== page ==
productivity tips and tricks

Productivity Tips & Tools

I read a lot about productivity and inevitably my takeaway is that people who write about this subject are already highly productive. They’re the super-workers of the world. But let’s face it, the reason most of us read about productivity is the same reason we invent time-saving devices and phone apps … we want more time to hang out and do the non-work things we enjoy. Am I right?

I’ve tried a lot of techniques to make the most of my business day and maximize my productivity, and here’s what lets me waste less time and enjoy life more:

1.  Keep a To-Do List

Go old-school with your to-do list and use a notepad and pencil. Or go high-tech with Evernote or Trello or one of the hundreds of apps out there that sync and update and highlight and remind. If you’re managing a team, try a tool like Producteev to manage to-do lists for projects and people. Do what feels right. Just keep a list and modify it as needed.
A to-do list will keep you on track and ensure nothing falls through the cracks.

2.  Regiment Your Time

If you’ve been at your computer for 4 hours but haven’t gotten anything done, it’s time to start getting strict with yourself. Try the Pomodoro method. This has you work for 25 minute blocks capped by 5 minute breaks. My team member who tried this didn’t have a problem with 25 minutes of continuous work. But only 5 minute breaks!? Her usual long stints of work led to long stints of emailing, chatting with co-workers, taking personal calls, putting out fires, playing games, and surfing. “When I break, I break bad.”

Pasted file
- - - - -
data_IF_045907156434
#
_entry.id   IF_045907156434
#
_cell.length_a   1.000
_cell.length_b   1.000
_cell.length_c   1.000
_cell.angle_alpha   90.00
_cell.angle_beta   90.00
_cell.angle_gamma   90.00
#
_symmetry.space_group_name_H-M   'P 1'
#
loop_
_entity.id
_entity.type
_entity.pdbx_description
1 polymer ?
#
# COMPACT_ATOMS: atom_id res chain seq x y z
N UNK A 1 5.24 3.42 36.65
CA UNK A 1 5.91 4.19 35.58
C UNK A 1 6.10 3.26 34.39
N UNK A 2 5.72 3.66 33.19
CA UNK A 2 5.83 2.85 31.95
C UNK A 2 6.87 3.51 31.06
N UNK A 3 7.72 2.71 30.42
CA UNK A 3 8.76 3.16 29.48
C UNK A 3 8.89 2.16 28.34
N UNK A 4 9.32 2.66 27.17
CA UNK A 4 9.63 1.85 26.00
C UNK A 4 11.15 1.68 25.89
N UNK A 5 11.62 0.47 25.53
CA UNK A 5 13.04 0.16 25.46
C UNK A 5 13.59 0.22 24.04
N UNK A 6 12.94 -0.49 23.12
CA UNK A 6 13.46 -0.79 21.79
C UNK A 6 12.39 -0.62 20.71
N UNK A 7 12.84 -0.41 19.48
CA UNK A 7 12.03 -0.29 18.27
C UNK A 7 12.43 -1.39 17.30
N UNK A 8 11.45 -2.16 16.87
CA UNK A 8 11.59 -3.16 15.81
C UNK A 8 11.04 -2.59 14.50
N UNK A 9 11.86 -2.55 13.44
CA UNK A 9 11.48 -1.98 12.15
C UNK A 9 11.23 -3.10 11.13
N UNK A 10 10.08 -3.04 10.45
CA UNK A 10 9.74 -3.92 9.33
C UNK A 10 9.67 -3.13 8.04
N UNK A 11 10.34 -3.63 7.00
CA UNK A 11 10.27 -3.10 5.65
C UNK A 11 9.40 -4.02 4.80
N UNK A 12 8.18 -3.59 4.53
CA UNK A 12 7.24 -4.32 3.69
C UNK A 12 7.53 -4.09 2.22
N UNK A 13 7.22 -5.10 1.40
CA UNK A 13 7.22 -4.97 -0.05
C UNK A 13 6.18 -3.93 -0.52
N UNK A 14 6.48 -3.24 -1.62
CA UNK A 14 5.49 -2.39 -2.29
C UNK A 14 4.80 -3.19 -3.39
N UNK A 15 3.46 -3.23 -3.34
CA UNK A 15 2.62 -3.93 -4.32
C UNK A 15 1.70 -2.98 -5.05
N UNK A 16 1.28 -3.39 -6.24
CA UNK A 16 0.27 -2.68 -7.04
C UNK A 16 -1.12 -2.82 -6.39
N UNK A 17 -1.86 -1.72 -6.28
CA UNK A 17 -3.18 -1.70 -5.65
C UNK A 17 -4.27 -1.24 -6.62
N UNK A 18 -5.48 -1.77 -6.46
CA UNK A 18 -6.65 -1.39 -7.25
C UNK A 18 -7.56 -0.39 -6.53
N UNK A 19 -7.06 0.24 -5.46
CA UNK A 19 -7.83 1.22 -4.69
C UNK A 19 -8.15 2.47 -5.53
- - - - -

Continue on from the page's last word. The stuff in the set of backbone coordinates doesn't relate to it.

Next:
Regiment your time and you’ll soon see how much of it you waste.

3.  Track Your Time

Once you get the hang of cutting out time-wasters during the day, you can take that a step further and track your time. This can be as basic as noting the time when you start and end a project. Or you can try something fancy like Freckle or Harvest, which are great tools if you’re working as part of a team on a billable project. Or go with something simple like WorkTimer or Toggl. Then analyze how you spend your time. Maybe you offer a service that used to be your bread and butter but isn’t cost effective anymore. Maybe you simply aren’t good at something.
A tracking tool will help you decide if your time could be better spent.

4.  Outsource to Professionals

We can’t all be experts on everything. Also, there are some things we just don’t like to do. Say you’ve tracked your time and identified that you spent 10 hours a week managing your business’s social media. You hated every minute of it, and it didn’t even do much good as far as you can tell. This is when you need to outsource and hire a professional social media expert. Or maybe you discovered you need a personal assistant, an editor, a web developer, a bookkeeper, a beekeeper, a dog walker.
For every task you hate, ask yourself if there’s someone you can hire for the job.

5.  Do One Thing at a Time

Multitasking does not exist. If you think you’re good at multitasking, what you’re really good at is task shifting (scientist say so). And once you know you’re task shifting, doesn’t it make more sense to just concentrate on one thing at a time and do that thing well? Unless you work as a chef in a busy kitchen, it’s unlikely that you need to be good at rapid-fire task shifting.
Just do what you’re doing, do it well, then move on.

To-Do:  Stop Planning

The gadgets and apps and tools are great. I try them and integrate the ones that work. Sometimes I use one for a while until something better comes along or I don’t need it anymore. The point here is, don’t get too caught up in tracking and managing lists and researching and switching tools. A not-so-great plan put into action today is better than one that’s been stalled endlessly for the planning. So, keep in mind the end goal, whatever that is—luge lessons, bonsai, knitting—and go back to work.